None of this is funny stuff, yet Friday’s audience regularly erupted in delighted laughter during the show. Weighing in on comedy as an “avenue” to explore these kinds of issues, Dr Kate Shaw—an expert on public housing and the arts, whom Gunn and Woods consulted for their play—says theatre can “make these matters meaningful and relevant” while humour makes the ideas more accessible.

Reviewer's Rating

3.5
Performances
4
Costumes
4
Sets
3
Lighting
3.5
Sound
2.5
Direction
3
Stage Management

People's Rating

4
Performances
3
Costumes
4
Sets
3
Lighting
3
Sound
3
Direction
3
Stage Management

Combined Rating

3.75
Performances
3.5
Costumes
4
Sets
3
Lighting
3.25
Sound
2.75
Direction
3
Stage Management

Nicola Gunn and David Woods’ A Social Service brought a slice of absurdist social realism to the Malthouse theatre on Friday 14th. Its creators were intent on skewering the abysmal state of Victoria’s public housing committees, some of the worst in Australia and possibly the Southern Hemisphere.

First, a word on the subject matter. In the 2015 budget, public housing was ignored despite it being in crucial need of attention. There is a severe public housing shortage in Victoria and it’s going to cost upwards of $200 million to even begin to address the problem. 30,000 Victorians are on the waiting list for public housing, including the homeless, families and people unable to enter the workforce. Those who do have houses, sometimes single mothers with 5 or more children, are forced to live in 2 bedroom houses, cramming their kids wherever they might fit just to sleep for the night.

None of this is funny stuff, yet Friday’s audience regularly erupted in delighted laughter during the show. Weighing in on comedy as an “avenue” to explore these kinds of issues, Dr Kate Shaw—an expert on public housing and the arts, whom Gunn and Woods consulted for their play—says theatre can “make these matters meaningful and relevant” while humour makes the ideas more accessible.

Taking place in the intimate Beckett theatre, with its thin sliver of stage sandwiched between two blocks of seating, the stage was fully lit when we came in. This was a great choice by lighting designer Gwen Holmberg-Gilchrist, because it allowed us to take in the magnificent set and production design, put together by Gunn, Holmburg-Gilchrist and Eugyeene Teh. I couldn’t write my notes fast enough as I observed the unfinished mosaic table in the middle of the stage, the sickly bright green and orange walls and David Woods poking his head out of the left-stage wall, in beige ranger’s uniform, white framed glasses and wide-brimmed hat. On the other side was the receptionist’s window, in which a young girl sat with her back to the audience. A security camera in her office showed a wide shot of the middle stage. It was a fine reconstruction of a social service’s office, where everything’s supposed to look fine and dandy, as long as you don’t look too closely. Each object felt filled with meaning, suggesting a throwback to the theatre of British kitchen sink realism drama, where objects speak louder than words.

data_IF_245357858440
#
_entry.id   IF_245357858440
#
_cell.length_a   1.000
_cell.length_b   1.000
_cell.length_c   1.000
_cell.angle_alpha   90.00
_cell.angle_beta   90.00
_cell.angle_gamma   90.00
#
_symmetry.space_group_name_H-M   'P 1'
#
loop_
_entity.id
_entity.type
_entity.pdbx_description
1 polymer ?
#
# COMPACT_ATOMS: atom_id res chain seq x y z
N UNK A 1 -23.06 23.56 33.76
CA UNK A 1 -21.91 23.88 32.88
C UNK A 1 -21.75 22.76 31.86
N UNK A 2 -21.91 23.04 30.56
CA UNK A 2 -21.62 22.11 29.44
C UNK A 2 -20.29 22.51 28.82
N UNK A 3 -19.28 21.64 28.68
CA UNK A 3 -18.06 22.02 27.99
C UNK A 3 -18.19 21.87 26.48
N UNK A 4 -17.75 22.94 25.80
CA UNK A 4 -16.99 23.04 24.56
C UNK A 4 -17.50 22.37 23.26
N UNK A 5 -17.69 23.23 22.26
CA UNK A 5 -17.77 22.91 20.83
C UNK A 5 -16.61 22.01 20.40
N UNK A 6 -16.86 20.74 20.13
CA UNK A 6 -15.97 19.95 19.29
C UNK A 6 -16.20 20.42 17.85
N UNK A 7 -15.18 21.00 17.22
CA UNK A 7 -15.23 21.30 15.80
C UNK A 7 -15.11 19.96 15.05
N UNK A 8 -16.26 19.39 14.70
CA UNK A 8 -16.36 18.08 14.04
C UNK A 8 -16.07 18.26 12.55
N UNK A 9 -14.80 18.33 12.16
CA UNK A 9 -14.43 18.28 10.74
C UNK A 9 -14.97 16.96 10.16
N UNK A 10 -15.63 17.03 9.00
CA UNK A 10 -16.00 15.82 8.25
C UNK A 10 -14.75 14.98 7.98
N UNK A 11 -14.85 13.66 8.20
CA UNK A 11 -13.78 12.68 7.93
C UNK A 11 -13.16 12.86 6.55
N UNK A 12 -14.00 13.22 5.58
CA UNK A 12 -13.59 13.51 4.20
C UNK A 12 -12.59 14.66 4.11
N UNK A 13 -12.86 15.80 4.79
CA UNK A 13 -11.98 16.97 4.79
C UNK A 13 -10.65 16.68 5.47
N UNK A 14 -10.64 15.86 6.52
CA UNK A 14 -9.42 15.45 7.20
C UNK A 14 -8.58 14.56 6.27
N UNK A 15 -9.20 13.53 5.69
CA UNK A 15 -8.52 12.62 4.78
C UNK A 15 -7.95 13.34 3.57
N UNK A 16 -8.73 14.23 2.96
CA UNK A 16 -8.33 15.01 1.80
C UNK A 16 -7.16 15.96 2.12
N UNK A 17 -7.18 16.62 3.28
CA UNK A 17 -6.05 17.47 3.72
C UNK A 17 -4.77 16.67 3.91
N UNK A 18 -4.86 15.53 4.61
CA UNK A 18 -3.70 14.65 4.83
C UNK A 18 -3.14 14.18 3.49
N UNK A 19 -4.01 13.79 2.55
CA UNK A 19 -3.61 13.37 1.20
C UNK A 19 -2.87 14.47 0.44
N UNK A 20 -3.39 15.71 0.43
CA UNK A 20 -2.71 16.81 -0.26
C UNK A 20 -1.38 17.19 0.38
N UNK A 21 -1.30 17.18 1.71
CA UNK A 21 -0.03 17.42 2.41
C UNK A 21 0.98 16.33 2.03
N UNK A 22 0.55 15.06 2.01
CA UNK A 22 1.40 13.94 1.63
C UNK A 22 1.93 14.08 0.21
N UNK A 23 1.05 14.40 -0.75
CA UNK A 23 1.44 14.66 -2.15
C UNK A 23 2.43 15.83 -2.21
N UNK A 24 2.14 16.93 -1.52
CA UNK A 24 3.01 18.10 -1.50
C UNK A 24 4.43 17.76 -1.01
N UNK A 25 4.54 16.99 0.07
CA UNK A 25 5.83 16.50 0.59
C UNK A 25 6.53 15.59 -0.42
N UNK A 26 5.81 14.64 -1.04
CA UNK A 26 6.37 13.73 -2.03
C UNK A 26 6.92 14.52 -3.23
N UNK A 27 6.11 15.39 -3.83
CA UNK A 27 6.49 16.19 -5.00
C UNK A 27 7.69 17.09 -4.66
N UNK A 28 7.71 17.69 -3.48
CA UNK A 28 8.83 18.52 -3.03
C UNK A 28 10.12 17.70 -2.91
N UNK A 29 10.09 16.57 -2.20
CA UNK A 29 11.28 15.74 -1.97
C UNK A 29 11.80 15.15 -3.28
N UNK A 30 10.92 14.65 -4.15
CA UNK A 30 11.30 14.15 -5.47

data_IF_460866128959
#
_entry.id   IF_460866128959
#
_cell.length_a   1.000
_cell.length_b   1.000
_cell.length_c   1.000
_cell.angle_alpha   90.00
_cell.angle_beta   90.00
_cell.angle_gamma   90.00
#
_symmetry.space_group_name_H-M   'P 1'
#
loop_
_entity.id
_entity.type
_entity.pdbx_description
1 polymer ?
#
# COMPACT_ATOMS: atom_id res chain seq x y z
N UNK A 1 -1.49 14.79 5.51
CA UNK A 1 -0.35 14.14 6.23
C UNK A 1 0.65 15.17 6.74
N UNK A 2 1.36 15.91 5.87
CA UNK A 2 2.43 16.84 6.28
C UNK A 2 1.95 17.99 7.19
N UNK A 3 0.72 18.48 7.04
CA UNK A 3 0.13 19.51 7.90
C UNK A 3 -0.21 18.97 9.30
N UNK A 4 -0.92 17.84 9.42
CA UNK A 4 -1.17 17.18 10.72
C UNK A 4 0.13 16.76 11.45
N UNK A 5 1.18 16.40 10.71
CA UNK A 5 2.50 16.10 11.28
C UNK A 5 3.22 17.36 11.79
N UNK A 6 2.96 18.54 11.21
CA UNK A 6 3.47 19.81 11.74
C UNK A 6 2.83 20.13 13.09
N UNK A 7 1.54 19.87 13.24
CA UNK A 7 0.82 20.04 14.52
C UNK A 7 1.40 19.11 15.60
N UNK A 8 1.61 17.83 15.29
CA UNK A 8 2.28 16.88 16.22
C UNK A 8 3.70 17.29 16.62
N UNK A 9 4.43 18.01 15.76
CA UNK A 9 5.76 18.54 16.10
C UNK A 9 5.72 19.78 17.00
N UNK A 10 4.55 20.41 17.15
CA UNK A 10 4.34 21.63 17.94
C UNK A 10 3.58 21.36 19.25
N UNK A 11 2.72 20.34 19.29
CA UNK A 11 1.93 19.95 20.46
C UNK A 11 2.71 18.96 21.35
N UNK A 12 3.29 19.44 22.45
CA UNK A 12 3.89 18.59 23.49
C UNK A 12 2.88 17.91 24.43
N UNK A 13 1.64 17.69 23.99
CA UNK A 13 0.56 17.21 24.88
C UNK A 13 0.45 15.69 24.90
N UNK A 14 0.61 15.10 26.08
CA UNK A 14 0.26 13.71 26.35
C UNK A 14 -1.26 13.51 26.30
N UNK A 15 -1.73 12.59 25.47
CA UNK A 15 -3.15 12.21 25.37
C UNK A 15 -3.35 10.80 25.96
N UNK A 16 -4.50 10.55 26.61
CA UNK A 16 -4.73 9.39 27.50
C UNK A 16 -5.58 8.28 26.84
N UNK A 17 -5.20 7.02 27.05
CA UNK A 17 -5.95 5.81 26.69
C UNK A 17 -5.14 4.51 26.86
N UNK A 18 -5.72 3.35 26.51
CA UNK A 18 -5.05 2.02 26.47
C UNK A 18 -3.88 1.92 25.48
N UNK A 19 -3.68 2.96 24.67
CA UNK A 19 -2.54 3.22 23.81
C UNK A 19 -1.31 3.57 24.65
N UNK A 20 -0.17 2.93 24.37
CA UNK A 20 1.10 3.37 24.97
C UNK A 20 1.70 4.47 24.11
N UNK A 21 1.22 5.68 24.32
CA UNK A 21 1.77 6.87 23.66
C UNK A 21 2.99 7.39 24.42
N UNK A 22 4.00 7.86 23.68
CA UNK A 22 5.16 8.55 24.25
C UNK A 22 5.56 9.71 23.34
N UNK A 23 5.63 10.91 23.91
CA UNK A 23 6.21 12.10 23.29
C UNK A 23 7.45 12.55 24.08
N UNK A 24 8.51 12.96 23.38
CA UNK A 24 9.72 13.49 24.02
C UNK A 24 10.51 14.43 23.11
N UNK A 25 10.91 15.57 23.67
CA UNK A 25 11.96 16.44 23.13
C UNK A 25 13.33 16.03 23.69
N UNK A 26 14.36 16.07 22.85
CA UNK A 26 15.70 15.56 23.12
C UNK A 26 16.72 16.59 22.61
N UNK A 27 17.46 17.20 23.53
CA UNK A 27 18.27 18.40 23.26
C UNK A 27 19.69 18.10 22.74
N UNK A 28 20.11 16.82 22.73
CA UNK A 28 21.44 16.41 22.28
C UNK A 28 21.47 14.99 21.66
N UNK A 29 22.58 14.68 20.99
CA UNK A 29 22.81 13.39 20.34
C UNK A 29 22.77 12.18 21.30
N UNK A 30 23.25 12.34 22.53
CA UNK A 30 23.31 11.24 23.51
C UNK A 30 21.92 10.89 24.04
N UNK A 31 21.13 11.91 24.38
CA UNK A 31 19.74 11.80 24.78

Woods kicked off the show with a warped version of the poem, “The House that Jack Built”. In this case, Jack’s house was a run-down community housing estate full of rats and rotten fruit, “The slum where poor people come”. Woods, a true Aussie character actor, plays an array of versatile characters ala Chris Lilley, including a morose and silent security guard, a deranged and raving housing member, Scottish manager Rory and not-quite-right prophet John, who envisions a utopian future for the housing estate. Each of his costumes is more ridiculous than the last, from a bright yellow safety vest to a pointed orange hat and trendy scarf. Eternally seated atop the unfinished mosaic is Shaan (played by Shaan Juma, who actually lives in Melbourne’s public housing). Shaan reads from the script he held in his hand in a deadpan tone of voice, asking the most pressing questions in the play.